Cooperation on Climate Is Emerging in the Middle East

“Of course it depends on the specific project, but these arrangements and agreements can have a positive impact on meeting the challenges of the climate crisis, but only if the governments involved make regional climate resilience and security a clear priority,” said Gidon Bromberg, Israeli director of EcoPeace Middle East, which helped develop Project Prosperity.

H2Pro’s Moroccan deal was signed last year in the Egyptian resort town of Sharm el Sheikh, which played host to COP27, the annual global climate summit. The conference — the first since both the pandemic and the Abraham Accords — marked a coming-out of sorts for Israel’s green-tech sector.

“For the first time ever, Israel showcased a full-scale pavilion at COP and we are already working on plans for COP28 next year in Dubai,” said David Saranga, head of digital at the Israeli Ministry of Foreign Affairs, who attended the conference and whose digital diplomacy heavily focuses on sustainability issues. Mr. Arad of H2Pro said, “because of the Accords, we no longer had to operate behind the curtain or under the radar at COP” when negotiating deals with former Arab rivals.

Despite the accords’ initial successes, it will be difficult to maintain the current relationships and expand to additional nations without the participation of the Palestinian Authority, experts said.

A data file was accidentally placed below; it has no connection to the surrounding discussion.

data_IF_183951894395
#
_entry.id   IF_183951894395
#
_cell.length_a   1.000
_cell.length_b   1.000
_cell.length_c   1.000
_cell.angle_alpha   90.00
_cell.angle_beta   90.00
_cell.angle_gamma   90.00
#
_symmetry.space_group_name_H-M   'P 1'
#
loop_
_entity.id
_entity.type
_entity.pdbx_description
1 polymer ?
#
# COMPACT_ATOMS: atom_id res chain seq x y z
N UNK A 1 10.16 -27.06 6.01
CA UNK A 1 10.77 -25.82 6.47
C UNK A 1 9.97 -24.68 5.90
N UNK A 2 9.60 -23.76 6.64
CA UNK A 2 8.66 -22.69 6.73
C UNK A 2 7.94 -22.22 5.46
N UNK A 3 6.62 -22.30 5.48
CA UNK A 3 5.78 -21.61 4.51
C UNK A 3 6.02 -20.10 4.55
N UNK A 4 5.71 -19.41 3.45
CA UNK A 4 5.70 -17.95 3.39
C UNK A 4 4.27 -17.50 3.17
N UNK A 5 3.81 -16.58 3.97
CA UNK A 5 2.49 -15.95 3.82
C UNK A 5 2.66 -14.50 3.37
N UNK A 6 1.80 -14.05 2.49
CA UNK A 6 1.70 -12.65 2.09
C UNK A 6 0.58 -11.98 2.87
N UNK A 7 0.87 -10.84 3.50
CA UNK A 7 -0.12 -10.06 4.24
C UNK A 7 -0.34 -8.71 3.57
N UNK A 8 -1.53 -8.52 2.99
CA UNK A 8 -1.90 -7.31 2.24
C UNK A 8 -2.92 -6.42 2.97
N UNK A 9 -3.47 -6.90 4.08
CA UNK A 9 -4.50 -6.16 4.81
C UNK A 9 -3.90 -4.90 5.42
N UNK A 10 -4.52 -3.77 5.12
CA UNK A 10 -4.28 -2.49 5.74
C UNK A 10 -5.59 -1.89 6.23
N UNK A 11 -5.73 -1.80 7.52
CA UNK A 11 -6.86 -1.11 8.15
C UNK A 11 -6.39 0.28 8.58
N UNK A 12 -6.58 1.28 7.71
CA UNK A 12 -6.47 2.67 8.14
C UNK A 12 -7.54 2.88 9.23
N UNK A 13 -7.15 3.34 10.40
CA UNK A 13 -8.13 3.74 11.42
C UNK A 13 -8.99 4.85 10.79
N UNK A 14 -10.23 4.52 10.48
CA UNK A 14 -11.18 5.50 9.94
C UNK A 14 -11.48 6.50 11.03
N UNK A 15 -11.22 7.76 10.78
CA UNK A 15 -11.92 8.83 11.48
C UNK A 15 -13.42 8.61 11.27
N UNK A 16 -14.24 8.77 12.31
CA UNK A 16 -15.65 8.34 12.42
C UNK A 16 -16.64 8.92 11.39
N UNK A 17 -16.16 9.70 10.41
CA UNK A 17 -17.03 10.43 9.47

“First and foremost, we must see cooperation between Israel, Jordan and the Palestinians,” said Mr. Bromberg. “Their presence is critical in ensuring that projects like the Project Prosperity move forward.”

The arrival of Israel’s new hard-line government also makes it more difficult for the Jewish state to formalize relations with additional Arab nations, particularly with the regional leader, Saudi Arabia.

While some nations may be tempted by the potential economic benefits, that may not be enough to entice holdout nations to put their hostilities aside, experts said. “A fair peace between the Palestinians and Israelis will increase the likelihood of expanding the scope of the Abraham Accords,” said Dr. Al-Ketbi.

David Kaufman is a New York-based writer and editor who regularly contributes to The New York Times, The Financial Times, Air Mail and the New York Post.


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